Views of Israel, Palestine

As a Jew by birth, daughter of Holocaust refugees, Christian by choice, Mennonite for over 30 of my 55 years since baptism (though I no longer have a Mennonite church in the United Kingdom), I found much to resonate with in Lisa Schirch’s article, “Improving Mennonite support for a just peace in Israel and Palestine” (June). I have been to Israel twice as a pilgrim, meeting Palestinian Christians, and I sponsored a Palestinian schoolgirl for 13 years. I still feel with fellow Jews who see Israel as the ultimate refuge but have come to be ashamed of what Israel has become in recent years. Thank you, Lisa, for offering a more balanced view than I, even as a Jew, find myself able to achieve at the moment.

Veronica Zundel, London


Lisa Schirch says Mennonite protests against Israel’s policies are double standards because the same concerns related to human rights standards are not shown for other countries. I agree with her that we need to speak out against injustices wherever they occur, but there is something different when billions of our dollars feed a country’s military. There is something different when U.S. weaponry supports a country’s expansionist policies. I will protest. But that does not mean I am unaware of the Jewish narrative. 

Dave Osborne, Hesston, Kan. 


I concur with Lisa Schirch that Mennonites have work to do to come to terms with often unrecognized antisemitism in our theology. And we have reckoning to do with roles played in the Nazi agenda. But this cannot allow us to be ambivalent in the face of genocide against the Palestinians of Gaza. I would like to challenge some of the assumptions and premises in Schirch’s comparison of Palestinian narratives and Israeli/Jewish narratives. I do this not to argue which one is correct but to find elements of truth in both. 

Jews have ties to the land, but that can’t justify expelling or subjugating Palestinians who also have ties to it. The fact that Jews from anywhere in the world can go to Israel to claim citizenship, while not offering any plan of return for Palestinians, is unjust. The Palestinians were not responsible for the Holocaust nor for the expulsion of Jews from Arab countries. If Zionism didn’t insist on Jewish supremacy, it would not be seen as a threat to Palestinian existence. To break the cycle of violence, the occupation must end. But that is just the first step toward creating safety for all — a process that must consider the needs of both parties equally. The existence of 50 Muslim and 50 Christian states, but only one Jewish state, is irrelevant to Palestinian claims. I hope we can lend our voice for what is right, rather than who is right. A military solution is never the answer. “Never again” must mean justice and security for all.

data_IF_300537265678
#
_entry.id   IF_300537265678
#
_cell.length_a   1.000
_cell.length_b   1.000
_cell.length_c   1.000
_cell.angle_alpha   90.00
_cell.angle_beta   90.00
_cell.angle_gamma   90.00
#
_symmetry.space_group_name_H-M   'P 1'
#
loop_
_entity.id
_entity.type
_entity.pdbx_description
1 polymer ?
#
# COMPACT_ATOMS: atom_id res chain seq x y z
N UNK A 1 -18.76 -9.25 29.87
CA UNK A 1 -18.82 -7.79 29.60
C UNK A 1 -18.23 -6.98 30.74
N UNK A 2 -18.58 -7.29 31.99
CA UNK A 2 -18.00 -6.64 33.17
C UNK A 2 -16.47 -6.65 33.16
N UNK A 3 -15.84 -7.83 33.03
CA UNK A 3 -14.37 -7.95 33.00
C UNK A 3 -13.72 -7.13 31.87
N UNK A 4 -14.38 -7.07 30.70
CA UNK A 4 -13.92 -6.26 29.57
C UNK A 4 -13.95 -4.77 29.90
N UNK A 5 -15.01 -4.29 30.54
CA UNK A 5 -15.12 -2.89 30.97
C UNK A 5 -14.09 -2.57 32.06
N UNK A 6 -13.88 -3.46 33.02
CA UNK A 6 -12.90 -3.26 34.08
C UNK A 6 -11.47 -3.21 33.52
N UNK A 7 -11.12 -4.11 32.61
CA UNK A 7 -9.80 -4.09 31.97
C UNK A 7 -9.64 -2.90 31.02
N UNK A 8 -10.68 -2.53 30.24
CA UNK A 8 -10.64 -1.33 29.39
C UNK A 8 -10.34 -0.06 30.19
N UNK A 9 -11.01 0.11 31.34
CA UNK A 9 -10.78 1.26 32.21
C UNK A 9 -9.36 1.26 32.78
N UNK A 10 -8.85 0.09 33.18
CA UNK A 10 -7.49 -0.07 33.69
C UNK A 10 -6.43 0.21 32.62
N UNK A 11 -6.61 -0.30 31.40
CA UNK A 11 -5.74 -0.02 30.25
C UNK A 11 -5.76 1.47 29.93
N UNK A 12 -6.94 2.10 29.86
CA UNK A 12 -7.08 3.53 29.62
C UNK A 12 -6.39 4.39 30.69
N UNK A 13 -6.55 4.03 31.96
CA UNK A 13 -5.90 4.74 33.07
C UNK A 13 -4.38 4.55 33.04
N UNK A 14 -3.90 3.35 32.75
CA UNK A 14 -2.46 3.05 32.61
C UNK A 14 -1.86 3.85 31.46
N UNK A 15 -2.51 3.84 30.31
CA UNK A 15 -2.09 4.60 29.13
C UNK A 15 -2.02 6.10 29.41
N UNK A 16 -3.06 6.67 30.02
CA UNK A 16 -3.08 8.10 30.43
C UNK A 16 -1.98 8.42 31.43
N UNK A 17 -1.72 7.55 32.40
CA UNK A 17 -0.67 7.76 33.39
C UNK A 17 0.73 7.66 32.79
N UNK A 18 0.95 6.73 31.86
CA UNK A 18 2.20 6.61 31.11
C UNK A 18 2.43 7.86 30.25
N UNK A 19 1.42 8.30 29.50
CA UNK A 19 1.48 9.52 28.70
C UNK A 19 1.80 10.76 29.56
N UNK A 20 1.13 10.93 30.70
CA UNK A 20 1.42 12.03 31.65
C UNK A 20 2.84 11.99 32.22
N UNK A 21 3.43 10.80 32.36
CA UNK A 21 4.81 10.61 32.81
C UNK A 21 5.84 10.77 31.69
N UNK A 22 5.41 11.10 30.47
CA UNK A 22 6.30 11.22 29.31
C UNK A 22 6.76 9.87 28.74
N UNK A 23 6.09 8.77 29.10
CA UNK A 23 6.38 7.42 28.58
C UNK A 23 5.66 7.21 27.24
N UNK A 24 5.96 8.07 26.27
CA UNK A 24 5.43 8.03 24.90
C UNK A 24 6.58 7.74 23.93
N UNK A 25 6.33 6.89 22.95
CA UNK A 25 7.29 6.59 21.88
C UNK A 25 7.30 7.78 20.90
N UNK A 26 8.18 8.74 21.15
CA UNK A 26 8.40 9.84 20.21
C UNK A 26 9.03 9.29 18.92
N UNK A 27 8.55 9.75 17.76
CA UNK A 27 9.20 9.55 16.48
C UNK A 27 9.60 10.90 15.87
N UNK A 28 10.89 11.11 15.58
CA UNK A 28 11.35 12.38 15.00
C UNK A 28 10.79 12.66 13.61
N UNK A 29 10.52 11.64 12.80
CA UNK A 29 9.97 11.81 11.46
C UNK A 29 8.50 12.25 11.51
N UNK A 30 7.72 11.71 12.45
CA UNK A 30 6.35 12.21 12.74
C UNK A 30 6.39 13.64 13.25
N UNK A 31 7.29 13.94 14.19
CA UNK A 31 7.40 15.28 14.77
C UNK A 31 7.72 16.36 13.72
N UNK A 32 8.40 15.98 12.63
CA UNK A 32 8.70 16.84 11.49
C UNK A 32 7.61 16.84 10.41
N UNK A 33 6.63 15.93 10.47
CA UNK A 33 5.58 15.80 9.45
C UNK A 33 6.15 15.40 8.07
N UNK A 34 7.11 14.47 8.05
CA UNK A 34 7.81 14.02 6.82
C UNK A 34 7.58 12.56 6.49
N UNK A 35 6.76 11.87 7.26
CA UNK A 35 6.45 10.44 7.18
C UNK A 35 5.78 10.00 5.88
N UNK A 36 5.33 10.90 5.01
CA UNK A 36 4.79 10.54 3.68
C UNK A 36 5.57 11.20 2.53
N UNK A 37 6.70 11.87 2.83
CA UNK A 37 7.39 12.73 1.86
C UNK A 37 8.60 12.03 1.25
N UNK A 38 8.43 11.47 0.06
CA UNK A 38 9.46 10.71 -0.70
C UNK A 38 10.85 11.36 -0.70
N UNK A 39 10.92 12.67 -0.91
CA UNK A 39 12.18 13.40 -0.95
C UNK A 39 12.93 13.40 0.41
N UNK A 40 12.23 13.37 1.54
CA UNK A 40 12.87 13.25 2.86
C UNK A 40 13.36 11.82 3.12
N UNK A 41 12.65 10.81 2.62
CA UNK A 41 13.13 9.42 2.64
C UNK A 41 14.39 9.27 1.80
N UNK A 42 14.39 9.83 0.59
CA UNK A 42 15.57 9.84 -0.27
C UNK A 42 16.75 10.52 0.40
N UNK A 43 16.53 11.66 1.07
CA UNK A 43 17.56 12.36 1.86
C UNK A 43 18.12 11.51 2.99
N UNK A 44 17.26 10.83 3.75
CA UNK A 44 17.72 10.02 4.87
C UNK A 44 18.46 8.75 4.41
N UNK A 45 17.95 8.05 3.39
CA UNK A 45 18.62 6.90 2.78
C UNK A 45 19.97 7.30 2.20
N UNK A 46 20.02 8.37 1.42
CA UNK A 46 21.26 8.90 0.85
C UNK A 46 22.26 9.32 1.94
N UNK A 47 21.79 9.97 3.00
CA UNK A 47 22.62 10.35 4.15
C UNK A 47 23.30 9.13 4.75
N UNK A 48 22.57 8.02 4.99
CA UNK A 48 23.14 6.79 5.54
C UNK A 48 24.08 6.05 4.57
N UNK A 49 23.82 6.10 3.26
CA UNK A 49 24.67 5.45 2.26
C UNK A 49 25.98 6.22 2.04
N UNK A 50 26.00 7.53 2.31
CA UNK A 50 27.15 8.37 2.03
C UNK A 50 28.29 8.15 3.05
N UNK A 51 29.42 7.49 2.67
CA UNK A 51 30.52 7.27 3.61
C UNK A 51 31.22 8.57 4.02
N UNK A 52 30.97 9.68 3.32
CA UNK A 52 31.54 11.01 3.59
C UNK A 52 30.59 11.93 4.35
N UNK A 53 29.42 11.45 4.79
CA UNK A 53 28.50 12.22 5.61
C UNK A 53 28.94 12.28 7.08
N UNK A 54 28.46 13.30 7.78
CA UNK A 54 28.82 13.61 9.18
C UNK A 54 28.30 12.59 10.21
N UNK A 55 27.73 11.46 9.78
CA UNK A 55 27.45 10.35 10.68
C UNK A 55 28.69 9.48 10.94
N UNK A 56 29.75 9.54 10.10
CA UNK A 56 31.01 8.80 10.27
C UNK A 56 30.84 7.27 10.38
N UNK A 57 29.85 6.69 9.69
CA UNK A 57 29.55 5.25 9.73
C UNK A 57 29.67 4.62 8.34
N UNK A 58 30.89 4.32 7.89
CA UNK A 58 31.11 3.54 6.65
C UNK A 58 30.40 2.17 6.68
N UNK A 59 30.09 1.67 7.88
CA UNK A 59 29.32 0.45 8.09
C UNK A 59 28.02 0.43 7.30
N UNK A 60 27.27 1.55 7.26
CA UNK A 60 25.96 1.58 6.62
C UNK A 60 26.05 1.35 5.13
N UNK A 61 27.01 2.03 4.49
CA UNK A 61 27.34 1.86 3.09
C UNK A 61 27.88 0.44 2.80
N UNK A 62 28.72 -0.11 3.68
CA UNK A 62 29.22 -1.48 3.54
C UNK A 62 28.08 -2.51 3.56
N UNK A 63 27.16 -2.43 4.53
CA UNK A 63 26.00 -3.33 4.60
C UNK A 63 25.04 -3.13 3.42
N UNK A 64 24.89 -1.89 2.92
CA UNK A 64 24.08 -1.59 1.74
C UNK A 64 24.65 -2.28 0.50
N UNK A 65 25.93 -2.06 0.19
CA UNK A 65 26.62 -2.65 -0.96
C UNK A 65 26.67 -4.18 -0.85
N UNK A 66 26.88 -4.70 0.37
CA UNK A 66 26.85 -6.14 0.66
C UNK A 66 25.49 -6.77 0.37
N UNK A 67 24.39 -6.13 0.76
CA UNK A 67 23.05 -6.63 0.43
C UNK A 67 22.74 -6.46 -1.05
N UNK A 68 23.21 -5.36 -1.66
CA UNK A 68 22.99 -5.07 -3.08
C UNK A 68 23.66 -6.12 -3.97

Suzanne Gross, Edmonton, Alberta


Lisa Schirch is right that Mennonites should acknowledge the trauma experienced by both Jewish people and Palestinians and speak out against all injustice and violence. However, over the past 76 years, the suffering is much greater for the Palestinians. To bring peace, the Israel government must stop killing the innocent in Gaza, indefinitely jailing children/young adults and stop the seizure of land to build Jewish-only settlements pushing out Palestinians. New leadership for both Israel and the Palestinians will be needed to forge a just peace. And the U.S. must stop providing the weapons used by Israel to conduct this brutal war. 

David Janzen, Goshen, Ind.


In her list of Israeli and Jewish narratives, Lisa Schirch says one meaning of Zionism is that “Jews have a right to a state, to practice their culture as a majority and to feel safe.” This majority can only be maintained by violating international law and has resulted in an ethno-nationalist supremacy imposed with staggering brutality against Palestinians. Christian Zionism misuses scripture and history to justify an occupation that should shock every conscience. The Israeli oppression of Palestinians is sustained with American money and political protection. It is right that Mennonites condemn it. Other settler colonial projects, like those in South Africa and the United States, have moved, however slowly and imperfectly, to create one land with equal rights for all. This is an alternative that the Israeli state refuses to contemplate and that this article does not address.  

Mary Hershberger, Brentwood, Md.


Lisa Schirch responds: Some who have responded to my article seem to think I am trying to stop Mennonite protests. That is not my intent. At the beginning of the article, I say, “Compassion for Jews and Palestinians does not require us to stay silent during today’s mass atrocities.” I believe we must oppose Israel’s policies. Because I call attention to Jewish narratives, people often assume I believe only the Jewish narrative. I articulate the Palestinian narrative because I believe it is true. I believe there is truth in both narratives. I believe the occupation must end, and I’ve said that publicly in Congress and in Washington policy circles as a leader in support of Palestinian rights.

Anabaptist World

Anabaptist World Inc. (AW) is an independent journalistic ministry serving the global Anabaptist movement. We seek to inform, inspire and Read More

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